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    1. P.S. What’s with all the love for rolling, source-based distros like Arch? I’ve only ever touched two Arch boxes, and both of them had a 100% broken package manager. I’ll try to be nice here: turning every desktop user/sysadmin into a build engineer seems a little, well…, suboptimal.


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      1. Pete Michaels

        The pacman package manager was “100% broken” doesn’t even make sense. It’s like saying apt-get was “totally broken.” Using arch turns you “into a build engineer,” again, doesn’t make any sense to me as I’m just a user, not anywhere with skills like a system admin. Manjaro, Bridge Linux and ArchBang are fully functioning desktops at install. I did find the fact that you “touched two Arch boxes” a highly informative point with respect to your opinion.


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        1. When I say 100% broken, I mean that it had gotten into a state where I couldn’t install new packages, or remove old ones, or apply updates. I read as much as I could of the pacman man page in the time I had, but couldn’t get it out of that state. I freely admit my ignorance of Arch. I would never have even encountered it if it hadn’t been for that client who asked me to change something on their old systems that ran it. (They were in the process of migrating to Ubuntu LTS on their servers.) Both Arch systems on that network exhibited very similar symptoms. If it works for you, great. I don’t plan to touch it again.


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          1. Pete Michaels

            It’s good of you to admit you didn’t give Arch a fair shot. Any distro family (deb, rpm, slackware) you encounter under those conditions could have all sorts of problems from client mismanagement. Before you swear it off completely you might entertain seriously the enthusiasm of the Arch users in the forums, especially if you’re thinking of running Debian testing or sid. I, personally, have sworn off Debian based distros. The only one I use is a usb install of Knoppix with permanence, and that is because I don’t need to update it. I always find with Debian (whether Crunchbang, Antix, Mepis, Debian proper, etc.) that I eventually end up with unresolveable dependency conflicts. I can’t get a newer app out of backports, and when I try to get if from testing or sid, I can’t without uninstalling gcc! I’ve tried all the pinning techniques, and it just never works out without a headache. So I just go for the ease of Ubuntu derivatives and …. Arch.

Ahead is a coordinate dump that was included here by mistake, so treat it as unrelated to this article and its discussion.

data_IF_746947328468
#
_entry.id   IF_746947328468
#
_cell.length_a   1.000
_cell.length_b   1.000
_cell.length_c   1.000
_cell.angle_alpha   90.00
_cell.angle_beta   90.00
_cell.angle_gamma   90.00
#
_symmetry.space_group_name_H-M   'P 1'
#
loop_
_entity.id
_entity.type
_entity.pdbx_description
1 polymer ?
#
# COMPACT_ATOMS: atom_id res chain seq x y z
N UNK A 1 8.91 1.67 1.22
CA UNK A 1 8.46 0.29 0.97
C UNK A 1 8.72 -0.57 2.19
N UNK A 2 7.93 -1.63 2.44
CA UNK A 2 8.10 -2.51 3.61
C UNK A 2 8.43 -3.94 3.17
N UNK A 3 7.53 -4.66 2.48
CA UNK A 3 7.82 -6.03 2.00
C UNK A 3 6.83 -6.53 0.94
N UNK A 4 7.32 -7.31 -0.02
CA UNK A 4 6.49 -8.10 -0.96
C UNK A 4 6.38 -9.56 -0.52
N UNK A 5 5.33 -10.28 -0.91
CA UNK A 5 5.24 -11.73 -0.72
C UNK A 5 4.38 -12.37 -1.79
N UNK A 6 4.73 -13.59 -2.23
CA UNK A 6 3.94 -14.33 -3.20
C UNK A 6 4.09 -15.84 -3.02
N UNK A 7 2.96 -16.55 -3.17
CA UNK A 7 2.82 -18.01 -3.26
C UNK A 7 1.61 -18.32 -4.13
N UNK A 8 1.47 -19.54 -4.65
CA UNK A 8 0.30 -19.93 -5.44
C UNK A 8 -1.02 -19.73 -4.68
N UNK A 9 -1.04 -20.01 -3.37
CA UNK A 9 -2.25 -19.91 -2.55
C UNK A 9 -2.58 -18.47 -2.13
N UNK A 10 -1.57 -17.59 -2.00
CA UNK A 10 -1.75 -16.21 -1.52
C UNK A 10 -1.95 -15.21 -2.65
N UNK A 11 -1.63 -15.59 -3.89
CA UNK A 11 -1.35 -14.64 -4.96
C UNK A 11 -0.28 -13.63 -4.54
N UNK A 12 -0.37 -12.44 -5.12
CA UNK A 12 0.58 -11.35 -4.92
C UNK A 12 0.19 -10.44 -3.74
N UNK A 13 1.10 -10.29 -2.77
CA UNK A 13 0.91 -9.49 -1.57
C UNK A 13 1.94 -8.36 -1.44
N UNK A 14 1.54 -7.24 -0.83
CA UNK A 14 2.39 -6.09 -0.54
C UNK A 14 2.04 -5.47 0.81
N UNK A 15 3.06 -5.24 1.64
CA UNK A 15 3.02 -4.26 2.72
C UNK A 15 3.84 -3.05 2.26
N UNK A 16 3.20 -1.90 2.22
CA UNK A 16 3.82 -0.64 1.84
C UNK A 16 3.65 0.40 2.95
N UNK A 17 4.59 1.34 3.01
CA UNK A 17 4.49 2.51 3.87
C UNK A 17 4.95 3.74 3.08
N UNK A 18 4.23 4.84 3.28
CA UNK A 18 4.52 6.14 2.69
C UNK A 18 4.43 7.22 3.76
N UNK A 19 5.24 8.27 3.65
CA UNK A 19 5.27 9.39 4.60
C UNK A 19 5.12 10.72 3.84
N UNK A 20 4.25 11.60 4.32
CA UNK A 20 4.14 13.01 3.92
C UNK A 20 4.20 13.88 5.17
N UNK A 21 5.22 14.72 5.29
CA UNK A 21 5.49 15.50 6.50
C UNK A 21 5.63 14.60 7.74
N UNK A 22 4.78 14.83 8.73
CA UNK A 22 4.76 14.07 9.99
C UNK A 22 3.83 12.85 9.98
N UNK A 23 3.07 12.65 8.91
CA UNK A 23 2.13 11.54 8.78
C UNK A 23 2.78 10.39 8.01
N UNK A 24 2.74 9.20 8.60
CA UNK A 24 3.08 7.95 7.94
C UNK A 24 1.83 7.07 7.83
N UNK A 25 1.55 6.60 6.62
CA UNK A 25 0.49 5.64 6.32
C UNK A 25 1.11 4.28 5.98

52. Like meny I started to use Ubuntu back in 2006/7 mainly recycling old hardware so I was using the Xubuntu spin. When I started to install as my main PC I first used Ubuntu but got tired of all the tweeking I needed to get everything working. I then found Mint and was blown away that it all worked from first install. All the codecs I needed were there no having to go hunting around and install them. So Mints been my distro of choice for the last 3-4 years and despite being a distro hopper on my test machines my main box runs Mint.


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  53. Dan-Simon Myrland

    Slackware, difficult to say why.. Maybe I’m just a weird retro guy :) But more seriously I like the simplicity, it really emphasizes automating your workflow with custom scripts and learning how the basic component of the system fit together. I also found that it has a surprisingly broad and usable base install, certainly the most comprehensive OS after installation that I have come across. Now comparing Slackware to other Linux distros is a bit like comparing an uncut diamond to ruby’s and gems. They are all precious and beautiful (some like Slack you need to work with a bit before it shines). However the true value is more evident if you compare the distro to proprietary solutions. The usability of a default Slackware installation can compete with the likes of MS Windows Pro + MS Server + MS Office + Visual Studios + Photo Shop +++. The difference though is that Slackware is free of charge, comes with source code and has a helpful community, whereas the later costs tens of thousands of dollars, is heavily restricted in it’s terms of use, and has a very user hostile community. We Linux users are so blessed in comparison that we often forget just how good our chosen distro really is..